From where √2 comes in its answer? Why the answer is not y=3x-2?
In the figure below line p has the equation y =3x. Line q is below p, as shown , and q is parallel to p. Which of the following is an equation for q ?
- PinkgreenLv 74 months ago
Your diagram was shown not clearly. If 3 was the distance between p & q, then see the diagram below:
Tri. ODC ~ Tri.OAB
q is passing through (0,-3sqr(10)), thus
the equation of q is
The problem is OB=3?
- Ray SLv 74 months ago
The perpendicular to y=3x at the origin is y=-⅓x. And, at a distance of 3, this line intersects the circle x²+y²=9, of radius 3 centered on the origin, at point (9/√10 , -3/√10) ... which puts point (9/√10 , -3/√10) on line q at a distance of 3 from line p. Then, by the point-slope form of a line, we find that line q is actually y=3x-(30/√10) ... which is none of the options.
So, either the problem is poorly written or you were asked to pick which of the given options would be the closest to being q. And, in that latter case, line q would need to have the form y=3x-b ... which points to options B and D ... But further, since the vertical distance from p to q would be greater than the perpendicular distance between p to q, b must be greater than 3 ... which eliminates option D ... Leaving only B as a real possibility since 3√2 > 3.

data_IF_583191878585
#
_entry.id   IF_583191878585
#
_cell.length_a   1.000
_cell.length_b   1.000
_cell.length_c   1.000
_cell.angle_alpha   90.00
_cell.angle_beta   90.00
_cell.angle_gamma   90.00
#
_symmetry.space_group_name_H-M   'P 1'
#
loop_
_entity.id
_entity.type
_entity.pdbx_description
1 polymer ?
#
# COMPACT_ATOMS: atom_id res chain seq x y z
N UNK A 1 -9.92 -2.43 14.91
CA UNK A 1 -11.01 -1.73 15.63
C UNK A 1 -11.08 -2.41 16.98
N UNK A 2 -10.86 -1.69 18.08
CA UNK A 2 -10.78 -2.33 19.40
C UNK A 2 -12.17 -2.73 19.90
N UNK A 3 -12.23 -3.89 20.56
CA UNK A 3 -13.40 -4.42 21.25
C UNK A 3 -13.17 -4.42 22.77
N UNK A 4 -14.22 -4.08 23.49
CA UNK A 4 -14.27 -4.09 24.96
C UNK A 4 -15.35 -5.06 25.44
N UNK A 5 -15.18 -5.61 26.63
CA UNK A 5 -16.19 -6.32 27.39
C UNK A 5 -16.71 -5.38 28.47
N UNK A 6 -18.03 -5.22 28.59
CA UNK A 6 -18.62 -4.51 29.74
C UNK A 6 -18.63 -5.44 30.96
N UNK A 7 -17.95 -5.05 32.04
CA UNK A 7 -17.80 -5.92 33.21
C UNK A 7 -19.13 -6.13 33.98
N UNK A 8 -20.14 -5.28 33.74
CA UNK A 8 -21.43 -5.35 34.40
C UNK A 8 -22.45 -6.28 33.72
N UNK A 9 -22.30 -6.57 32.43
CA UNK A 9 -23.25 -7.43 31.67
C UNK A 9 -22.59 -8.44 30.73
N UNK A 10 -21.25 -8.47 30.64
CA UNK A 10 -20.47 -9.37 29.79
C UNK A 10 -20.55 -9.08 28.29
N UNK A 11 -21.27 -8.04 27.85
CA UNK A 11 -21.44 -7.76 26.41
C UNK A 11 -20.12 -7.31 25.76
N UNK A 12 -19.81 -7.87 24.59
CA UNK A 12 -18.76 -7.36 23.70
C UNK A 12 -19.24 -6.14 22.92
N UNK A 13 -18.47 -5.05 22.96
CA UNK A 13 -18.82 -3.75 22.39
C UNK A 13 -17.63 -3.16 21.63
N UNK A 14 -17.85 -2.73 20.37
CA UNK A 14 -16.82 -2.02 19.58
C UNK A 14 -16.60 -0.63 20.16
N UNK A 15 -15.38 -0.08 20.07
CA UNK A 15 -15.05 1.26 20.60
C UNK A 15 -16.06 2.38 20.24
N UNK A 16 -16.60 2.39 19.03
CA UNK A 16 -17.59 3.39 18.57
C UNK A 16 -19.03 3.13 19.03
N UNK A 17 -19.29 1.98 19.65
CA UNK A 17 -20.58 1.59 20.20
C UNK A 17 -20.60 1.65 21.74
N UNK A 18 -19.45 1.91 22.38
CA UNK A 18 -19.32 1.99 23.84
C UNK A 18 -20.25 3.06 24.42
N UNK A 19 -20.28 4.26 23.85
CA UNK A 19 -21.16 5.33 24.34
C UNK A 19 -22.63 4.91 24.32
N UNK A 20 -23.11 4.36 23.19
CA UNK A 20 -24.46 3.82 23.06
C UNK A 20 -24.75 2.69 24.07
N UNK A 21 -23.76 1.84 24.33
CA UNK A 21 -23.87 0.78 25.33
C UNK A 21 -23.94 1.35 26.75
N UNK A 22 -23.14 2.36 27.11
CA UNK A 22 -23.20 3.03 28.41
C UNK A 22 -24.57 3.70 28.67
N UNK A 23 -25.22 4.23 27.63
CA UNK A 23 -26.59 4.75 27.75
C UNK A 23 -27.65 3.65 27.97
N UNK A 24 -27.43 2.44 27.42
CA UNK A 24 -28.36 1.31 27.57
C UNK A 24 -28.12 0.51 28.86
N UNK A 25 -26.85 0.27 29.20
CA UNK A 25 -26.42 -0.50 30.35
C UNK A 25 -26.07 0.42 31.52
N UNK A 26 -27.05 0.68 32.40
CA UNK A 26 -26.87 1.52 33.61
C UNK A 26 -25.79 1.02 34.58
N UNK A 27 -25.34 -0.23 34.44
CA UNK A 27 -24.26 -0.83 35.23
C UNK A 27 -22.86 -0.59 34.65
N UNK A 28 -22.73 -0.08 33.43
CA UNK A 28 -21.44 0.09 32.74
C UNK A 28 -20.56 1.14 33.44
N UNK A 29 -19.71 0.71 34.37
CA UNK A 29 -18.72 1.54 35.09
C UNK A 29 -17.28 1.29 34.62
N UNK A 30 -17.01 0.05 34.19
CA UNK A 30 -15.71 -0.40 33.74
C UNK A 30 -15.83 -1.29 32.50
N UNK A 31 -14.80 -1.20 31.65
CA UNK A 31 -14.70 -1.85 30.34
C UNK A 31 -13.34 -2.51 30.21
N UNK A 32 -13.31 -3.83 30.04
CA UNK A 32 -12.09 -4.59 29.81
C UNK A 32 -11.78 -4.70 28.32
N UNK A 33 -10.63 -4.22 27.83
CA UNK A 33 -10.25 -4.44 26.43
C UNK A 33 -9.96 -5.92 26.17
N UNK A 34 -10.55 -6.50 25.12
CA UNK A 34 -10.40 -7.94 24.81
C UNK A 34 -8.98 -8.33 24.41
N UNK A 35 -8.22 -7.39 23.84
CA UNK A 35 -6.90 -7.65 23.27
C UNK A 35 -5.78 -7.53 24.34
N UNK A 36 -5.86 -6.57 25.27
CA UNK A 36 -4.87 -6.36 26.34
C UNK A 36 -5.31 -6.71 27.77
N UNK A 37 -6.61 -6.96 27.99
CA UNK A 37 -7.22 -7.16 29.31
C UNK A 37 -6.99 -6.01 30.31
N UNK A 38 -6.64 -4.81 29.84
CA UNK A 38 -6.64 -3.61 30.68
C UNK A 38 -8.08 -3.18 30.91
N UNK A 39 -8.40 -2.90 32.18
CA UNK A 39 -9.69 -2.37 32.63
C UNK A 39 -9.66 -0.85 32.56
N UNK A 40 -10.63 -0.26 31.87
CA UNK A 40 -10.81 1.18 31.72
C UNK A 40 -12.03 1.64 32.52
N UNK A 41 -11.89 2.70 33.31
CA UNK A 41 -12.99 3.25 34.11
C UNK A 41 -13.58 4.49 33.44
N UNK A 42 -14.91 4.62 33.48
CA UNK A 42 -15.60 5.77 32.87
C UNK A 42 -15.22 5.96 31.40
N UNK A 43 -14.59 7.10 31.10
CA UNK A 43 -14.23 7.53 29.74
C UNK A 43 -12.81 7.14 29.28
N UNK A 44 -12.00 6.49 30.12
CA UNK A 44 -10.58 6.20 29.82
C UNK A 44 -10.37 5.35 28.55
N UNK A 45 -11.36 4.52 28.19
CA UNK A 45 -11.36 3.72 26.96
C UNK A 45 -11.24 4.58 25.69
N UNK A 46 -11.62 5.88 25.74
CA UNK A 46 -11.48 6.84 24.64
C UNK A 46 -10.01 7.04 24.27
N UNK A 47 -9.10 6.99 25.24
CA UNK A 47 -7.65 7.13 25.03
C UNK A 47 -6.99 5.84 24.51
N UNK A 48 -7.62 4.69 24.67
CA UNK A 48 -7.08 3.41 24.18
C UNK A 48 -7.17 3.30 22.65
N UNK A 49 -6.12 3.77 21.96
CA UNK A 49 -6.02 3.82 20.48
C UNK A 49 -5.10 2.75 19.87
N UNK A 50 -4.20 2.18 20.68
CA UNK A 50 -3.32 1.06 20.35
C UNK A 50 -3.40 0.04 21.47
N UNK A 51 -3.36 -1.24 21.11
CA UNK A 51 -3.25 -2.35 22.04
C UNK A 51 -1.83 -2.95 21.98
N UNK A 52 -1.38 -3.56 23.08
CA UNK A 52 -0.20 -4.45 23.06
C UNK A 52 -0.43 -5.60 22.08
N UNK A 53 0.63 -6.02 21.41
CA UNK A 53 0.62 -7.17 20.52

B. y=3x-3√2 ... is the closest to being q ... But, it's not q.
The distance between y=3x and y=3x-3√2 is about 1.34
- BryceLv 74 months ago
If p= x and the distance between= 3, then q= x - 3√2.
- PopeLv 74 months ago
You must have left something out. Your attached image shows the answer choices, but not the actual question.
First, if those axes have the same scale, then the line labeled p is nothing like y = 3x. They do not necessarily have the same scale though, so that might not be a problem here.
Moving past that, the equations in options B, D, and E all represent lines that are parallel to line p. Were there any other conditions that need to be addressed? The sketch seems to indicate that 3 is the distance between lines p and q. If that is a condition, then I do not like any of the options.
Let p be the line y = 3x. Below are equations for two lines. Each of them is parallel to line p, and separated from p by 3 units:
y = 3x + 3√(10)
y = 3x - 3√(10)
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- Wayne DeguManLv 74 months ago
We have the line (p) as y = 3x
The line (q) has the same gradient as (p) and intercepts the y-axis below the origin,...i.e. a negative value
Hence, our two options are y = 3x - 3 and y = 3x - 3√2
We are told that the perpendicular distance between the lines is 3 units. The distance from the origin to the intercept is longer than 3 units
Now, 3√2 > 3, hence y = 3x - 3√2 is line (q)
You state, why the line is not y = 3x - 2. Well it's not one of the given options, also 2 < 3